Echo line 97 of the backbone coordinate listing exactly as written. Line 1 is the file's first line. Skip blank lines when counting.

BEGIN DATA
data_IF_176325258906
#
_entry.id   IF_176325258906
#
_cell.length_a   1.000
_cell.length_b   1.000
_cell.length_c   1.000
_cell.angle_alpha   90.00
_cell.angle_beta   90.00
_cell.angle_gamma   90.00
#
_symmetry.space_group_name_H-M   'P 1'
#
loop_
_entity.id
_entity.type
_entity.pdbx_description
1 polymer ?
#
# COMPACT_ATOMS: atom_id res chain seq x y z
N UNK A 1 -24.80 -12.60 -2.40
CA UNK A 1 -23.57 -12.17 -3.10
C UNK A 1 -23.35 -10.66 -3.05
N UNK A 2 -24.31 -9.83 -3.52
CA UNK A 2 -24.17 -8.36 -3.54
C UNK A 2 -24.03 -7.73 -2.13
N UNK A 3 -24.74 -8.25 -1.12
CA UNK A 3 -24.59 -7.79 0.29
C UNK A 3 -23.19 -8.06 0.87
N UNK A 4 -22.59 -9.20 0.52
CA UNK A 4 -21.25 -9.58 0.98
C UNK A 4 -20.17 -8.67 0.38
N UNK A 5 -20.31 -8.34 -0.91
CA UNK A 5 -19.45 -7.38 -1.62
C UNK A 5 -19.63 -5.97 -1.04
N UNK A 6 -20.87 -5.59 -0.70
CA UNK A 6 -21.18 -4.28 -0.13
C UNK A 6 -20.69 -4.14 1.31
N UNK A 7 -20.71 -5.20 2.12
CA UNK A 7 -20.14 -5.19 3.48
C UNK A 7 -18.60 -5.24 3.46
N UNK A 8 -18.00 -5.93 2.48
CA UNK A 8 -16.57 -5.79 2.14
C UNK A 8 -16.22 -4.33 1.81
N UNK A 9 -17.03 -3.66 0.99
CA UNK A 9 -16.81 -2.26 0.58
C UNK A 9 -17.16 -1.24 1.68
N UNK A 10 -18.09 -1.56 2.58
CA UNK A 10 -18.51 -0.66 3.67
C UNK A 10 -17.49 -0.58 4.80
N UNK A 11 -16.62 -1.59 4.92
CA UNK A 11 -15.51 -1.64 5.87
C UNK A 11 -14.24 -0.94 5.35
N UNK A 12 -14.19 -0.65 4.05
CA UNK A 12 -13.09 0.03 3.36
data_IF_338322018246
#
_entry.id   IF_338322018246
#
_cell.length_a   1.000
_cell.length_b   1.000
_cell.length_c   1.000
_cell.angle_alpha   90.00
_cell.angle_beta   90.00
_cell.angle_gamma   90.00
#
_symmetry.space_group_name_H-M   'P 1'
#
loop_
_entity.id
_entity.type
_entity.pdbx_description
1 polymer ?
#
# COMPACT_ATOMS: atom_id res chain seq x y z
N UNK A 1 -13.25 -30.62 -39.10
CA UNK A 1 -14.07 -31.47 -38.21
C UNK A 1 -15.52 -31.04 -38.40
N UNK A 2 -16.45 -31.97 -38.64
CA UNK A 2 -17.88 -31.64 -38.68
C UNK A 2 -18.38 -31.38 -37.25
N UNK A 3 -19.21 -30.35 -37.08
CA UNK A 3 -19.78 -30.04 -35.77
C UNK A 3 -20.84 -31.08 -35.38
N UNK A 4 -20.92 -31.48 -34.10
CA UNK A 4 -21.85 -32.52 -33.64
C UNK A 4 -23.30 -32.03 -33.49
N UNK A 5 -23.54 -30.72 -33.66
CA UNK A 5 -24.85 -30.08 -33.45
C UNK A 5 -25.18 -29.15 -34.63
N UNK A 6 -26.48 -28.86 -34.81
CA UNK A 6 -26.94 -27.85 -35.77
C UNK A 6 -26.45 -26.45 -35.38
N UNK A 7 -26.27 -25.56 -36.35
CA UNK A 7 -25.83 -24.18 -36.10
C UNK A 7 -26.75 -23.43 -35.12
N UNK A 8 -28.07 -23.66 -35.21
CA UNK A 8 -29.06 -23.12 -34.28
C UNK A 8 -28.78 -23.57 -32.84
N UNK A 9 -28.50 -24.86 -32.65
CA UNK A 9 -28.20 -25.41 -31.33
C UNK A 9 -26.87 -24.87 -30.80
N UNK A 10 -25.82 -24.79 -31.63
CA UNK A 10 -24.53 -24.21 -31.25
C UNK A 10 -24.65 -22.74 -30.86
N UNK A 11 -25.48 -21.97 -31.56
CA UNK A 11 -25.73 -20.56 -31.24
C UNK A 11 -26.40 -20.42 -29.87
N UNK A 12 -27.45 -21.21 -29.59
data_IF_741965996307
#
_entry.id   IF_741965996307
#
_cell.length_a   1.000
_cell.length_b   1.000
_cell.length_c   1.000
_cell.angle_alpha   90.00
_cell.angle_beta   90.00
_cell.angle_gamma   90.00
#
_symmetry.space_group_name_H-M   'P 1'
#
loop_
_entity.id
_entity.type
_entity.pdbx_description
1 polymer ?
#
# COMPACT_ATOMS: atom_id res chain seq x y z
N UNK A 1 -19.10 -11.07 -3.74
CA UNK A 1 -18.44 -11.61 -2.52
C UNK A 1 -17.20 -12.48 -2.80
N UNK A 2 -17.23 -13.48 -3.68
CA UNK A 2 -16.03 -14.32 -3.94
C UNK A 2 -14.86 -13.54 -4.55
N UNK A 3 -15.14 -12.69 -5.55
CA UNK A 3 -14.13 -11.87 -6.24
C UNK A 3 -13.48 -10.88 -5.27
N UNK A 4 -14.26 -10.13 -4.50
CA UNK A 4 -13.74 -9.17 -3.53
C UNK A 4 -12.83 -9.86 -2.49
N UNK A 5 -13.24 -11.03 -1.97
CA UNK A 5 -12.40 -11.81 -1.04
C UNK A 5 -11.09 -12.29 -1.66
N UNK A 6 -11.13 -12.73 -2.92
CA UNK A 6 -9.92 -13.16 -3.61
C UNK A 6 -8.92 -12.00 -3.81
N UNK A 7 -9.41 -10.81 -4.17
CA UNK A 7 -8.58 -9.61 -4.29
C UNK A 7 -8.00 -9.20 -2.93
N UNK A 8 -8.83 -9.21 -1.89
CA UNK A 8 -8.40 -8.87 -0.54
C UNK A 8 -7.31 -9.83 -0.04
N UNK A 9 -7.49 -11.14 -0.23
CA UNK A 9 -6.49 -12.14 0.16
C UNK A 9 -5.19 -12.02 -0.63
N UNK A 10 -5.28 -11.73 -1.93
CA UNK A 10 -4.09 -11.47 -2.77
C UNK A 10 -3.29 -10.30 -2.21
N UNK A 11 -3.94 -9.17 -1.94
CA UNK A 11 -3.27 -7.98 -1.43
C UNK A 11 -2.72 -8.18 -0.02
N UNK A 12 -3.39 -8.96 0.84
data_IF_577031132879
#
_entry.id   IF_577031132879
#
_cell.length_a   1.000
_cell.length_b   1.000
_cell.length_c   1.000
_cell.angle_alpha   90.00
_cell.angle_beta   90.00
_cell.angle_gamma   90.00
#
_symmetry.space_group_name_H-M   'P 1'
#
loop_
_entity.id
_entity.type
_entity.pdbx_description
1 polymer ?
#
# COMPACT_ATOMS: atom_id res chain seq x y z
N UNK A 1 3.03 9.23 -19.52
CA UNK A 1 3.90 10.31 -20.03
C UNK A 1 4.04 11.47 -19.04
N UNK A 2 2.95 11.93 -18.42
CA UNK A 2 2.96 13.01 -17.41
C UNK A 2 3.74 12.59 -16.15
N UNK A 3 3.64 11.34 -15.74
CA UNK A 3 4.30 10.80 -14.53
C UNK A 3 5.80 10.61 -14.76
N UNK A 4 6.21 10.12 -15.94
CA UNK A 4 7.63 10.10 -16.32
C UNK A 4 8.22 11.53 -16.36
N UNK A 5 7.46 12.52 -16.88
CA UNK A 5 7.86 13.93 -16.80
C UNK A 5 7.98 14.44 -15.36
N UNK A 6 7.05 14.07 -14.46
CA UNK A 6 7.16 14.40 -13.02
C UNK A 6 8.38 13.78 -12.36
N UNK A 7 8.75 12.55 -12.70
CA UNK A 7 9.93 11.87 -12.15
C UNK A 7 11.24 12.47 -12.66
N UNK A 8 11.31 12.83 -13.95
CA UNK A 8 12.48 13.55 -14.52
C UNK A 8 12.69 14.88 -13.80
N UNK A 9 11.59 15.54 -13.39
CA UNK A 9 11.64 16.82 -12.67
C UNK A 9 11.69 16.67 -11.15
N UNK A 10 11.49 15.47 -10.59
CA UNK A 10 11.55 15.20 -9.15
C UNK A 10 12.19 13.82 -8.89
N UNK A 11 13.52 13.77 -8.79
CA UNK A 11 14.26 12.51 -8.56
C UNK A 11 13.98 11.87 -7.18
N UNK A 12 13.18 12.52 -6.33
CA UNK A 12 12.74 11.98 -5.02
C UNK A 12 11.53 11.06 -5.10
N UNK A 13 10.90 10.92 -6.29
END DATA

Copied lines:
N UNK A 8 -28.07 -23.66 -35.21